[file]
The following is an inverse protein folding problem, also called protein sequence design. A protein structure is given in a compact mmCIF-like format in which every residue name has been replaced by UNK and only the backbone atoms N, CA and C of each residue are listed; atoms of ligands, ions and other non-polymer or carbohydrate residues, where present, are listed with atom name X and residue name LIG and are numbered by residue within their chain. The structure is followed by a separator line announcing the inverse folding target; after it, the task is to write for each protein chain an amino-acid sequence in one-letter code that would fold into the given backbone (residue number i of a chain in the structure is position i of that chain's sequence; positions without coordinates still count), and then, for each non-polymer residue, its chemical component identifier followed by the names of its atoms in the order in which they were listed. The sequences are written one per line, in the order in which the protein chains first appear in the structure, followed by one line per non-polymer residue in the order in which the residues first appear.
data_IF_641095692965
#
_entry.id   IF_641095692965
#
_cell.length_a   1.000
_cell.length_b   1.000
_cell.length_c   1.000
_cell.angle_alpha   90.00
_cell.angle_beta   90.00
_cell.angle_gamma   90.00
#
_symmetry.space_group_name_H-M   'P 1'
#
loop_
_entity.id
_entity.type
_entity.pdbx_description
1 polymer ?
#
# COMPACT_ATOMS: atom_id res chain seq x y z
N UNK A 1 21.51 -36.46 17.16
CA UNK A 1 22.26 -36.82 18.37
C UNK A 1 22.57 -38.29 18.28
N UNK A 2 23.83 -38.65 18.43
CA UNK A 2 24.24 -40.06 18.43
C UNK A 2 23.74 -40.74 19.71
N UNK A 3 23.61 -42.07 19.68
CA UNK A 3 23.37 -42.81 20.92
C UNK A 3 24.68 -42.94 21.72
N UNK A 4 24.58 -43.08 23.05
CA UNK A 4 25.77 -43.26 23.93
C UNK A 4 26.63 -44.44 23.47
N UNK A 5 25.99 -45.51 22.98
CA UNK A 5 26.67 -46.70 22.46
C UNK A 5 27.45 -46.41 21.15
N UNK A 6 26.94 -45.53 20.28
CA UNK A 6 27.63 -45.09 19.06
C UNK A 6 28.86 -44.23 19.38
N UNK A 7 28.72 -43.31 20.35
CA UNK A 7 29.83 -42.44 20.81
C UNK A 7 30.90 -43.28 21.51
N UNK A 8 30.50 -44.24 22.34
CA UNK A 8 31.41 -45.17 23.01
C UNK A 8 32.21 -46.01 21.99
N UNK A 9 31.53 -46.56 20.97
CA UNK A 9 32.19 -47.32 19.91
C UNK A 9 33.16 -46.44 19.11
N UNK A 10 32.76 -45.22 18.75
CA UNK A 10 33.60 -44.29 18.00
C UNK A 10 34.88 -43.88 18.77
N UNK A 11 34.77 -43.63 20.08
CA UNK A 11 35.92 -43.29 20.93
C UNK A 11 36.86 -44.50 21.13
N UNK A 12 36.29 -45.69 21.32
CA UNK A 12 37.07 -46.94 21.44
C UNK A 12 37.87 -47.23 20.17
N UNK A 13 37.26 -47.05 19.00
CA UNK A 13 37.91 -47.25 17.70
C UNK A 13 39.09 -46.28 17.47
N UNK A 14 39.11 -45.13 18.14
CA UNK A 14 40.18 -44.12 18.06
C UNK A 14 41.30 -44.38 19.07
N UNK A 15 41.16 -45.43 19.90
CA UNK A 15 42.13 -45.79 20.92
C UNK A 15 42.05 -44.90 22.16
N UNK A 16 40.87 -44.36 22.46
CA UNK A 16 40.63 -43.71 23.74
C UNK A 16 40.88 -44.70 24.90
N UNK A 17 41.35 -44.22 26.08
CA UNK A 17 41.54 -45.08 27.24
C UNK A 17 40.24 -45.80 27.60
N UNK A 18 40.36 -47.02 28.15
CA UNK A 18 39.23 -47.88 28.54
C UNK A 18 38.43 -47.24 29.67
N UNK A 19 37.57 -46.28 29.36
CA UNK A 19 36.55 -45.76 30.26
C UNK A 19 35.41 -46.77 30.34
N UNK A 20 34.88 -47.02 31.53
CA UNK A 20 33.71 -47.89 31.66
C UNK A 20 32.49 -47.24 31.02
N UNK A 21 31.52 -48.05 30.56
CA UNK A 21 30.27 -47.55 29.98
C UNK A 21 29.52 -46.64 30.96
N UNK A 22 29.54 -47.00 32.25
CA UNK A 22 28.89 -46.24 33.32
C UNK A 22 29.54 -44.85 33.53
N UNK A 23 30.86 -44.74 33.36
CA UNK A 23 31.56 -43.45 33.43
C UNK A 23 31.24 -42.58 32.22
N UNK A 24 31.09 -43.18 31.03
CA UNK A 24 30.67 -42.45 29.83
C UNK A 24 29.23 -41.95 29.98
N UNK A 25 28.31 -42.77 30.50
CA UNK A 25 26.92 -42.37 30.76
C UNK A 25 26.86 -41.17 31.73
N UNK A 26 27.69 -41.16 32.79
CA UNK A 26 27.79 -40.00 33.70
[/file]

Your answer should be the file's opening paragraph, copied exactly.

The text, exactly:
The following is an inverse protein folding problem, also called protein sequence design. A protein structure is given in a compact mmCIF-like format in which every residue name has been replaced by UNK and only the backbone atoms N, CA and C of each residue are listed; atoms of ligands, ions and other non-polymer or carbohydrate residues, where present, are listed with atom name X and residue name LIG and are numbered by residue within their chain. The structure is followed by a separator line announcing the inverse folding target; after it, the task is to write for each protein chain an amino-acid sequence in one-letter code that would fold into the given backbone (residue number i of a chain in the structure is position i of that chain's sequence; positions without coordinates still count), and then, for each non-polymer residue, its chemical component identifier followed by the names of its atoms in the order in which they were listed. The sequences are written one per line, in the order in which the protein chains first appear in the structure, followed by one line per non-polymer residue in the order in which the residues first appear.